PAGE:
With the Dow Jones Industrials moving triple digits four days in a row, I would certainly say that volatility is back in the market; and the volatility index (VIX) showed us that by moving up 13.28% for the week. With the Federal Open Market Committee (FOMC) kicking off a meeting next week on 18Jun13 and concluding on 19Jun13, I would expect a little bit more volatility just from the words the Fed Chief will say about the meeting after it concludes. I'd expect some more talk about "tapering" but that doesn't bother me at all because I've been positioning myself in stocks of companies that provide a service to consumers which the consumer will spend on regardless. This week's activities in Abba's Aces included purchasing of good yielding dividend stocks such as Cincinnati Financial (NASDAQ:CINF), Amgen (NASDAQ:AMGN), and Hasbro (NASDAQ:HAS). Let's take a look-see at each one individually really quick and find out if we can pick up some more.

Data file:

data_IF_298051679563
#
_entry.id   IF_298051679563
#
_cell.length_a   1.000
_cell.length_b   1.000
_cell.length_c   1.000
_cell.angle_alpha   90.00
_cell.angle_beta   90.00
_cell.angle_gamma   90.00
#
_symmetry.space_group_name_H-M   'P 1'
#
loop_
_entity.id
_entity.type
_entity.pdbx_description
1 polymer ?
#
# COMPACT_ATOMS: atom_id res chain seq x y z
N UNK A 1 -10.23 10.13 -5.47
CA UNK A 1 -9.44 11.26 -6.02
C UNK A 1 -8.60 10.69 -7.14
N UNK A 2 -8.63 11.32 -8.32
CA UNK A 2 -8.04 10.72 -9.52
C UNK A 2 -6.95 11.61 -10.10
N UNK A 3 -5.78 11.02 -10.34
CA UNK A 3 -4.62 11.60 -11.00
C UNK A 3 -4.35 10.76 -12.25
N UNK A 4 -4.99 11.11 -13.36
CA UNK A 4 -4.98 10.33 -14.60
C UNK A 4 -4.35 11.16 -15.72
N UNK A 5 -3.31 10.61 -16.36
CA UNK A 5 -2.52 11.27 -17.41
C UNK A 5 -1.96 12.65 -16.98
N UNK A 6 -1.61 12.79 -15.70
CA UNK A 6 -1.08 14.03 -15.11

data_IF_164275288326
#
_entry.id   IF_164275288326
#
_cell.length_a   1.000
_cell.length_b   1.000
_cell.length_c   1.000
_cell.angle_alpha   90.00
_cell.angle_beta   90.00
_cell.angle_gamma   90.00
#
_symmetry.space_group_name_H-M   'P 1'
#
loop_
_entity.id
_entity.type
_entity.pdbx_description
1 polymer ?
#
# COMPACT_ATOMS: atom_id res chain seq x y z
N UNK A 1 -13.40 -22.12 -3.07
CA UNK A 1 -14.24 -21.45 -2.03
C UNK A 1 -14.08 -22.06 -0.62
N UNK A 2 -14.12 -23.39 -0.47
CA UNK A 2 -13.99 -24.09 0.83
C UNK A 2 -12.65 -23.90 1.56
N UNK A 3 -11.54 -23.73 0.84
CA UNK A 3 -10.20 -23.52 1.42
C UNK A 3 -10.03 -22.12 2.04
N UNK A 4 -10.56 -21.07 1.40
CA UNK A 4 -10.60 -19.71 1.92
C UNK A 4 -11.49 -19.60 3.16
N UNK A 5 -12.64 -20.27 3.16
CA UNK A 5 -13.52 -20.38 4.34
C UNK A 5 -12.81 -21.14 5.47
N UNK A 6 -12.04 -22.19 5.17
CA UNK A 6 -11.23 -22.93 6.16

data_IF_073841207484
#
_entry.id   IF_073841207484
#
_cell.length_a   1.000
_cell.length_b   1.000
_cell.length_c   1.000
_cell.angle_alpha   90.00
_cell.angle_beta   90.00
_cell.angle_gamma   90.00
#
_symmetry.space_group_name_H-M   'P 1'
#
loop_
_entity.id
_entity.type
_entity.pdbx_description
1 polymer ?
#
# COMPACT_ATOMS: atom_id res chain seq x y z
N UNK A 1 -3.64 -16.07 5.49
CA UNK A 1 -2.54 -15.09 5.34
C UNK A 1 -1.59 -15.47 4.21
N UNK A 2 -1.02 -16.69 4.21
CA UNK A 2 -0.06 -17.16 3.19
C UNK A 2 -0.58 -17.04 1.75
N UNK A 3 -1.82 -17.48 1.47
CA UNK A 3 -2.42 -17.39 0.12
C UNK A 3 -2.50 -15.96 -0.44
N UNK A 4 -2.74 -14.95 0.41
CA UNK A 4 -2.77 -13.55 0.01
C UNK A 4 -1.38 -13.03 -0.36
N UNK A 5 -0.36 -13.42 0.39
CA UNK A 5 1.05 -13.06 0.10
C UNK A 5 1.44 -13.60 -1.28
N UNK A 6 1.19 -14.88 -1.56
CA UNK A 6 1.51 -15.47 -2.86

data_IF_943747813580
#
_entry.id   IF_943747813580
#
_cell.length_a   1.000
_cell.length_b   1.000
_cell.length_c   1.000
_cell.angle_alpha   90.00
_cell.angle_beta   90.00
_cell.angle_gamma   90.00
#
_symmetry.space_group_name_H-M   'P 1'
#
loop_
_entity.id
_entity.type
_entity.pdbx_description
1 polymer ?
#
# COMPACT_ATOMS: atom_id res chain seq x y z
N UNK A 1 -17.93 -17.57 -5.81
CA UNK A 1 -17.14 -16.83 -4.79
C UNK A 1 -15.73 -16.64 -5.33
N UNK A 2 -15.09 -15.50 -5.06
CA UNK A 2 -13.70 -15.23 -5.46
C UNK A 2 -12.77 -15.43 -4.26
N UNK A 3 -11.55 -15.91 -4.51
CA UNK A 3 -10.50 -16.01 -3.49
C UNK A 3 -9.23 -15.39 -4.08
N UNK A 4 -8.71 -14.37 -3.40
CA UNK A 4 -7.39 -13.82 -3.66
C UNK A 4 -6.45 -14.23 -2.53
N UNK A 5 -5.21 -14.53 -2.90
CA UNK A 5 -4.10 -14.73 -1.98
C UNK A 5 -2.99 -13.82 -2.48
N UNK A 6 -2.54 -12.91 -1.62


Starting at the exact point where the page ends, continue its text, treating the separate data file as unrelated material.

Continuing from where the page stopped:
While the S&P 500 was down 1.01% for the week of 10Jun13, Cincinnati Financial was down 0.6%. Cincinnati Financial is engaged in the property and casualty insurance industry where it operates in 39 states. I always believe that insurance companies are great to invest in because if you own a home or car, you sure know that you want to protect your assets and buy insurance to do just that. You know as well as I do that you keep paying that monthly bill to your insurance company and nothing ever happens to your property; you can almost go years without ever having to use your insurance even, and that whole time the insurance company is just collecting your money and making money off of it; and on top of all that I'm sure you've noticed that your insurance rate increases year after year. As we can see from the chart below that the relative strength index (RSI) bounced off of oversold territory in early June and the moving average convergence-divergence (MACD) graph also started to spike upwards with the divergence decreasing. Both these graphs indicate bullish patterns. If you believe in the housing and automobile recovery stories going on, then you have to believe in an insurance company such as Cincinnati Financial. The ex-dividend date for the company is on 17Jun13, and it isn't the only property/casualty insurer I've been picking up lately; I've also been picking up Travelers (NYSE:TRV) because I wanted to diversify between mid and large cap companies.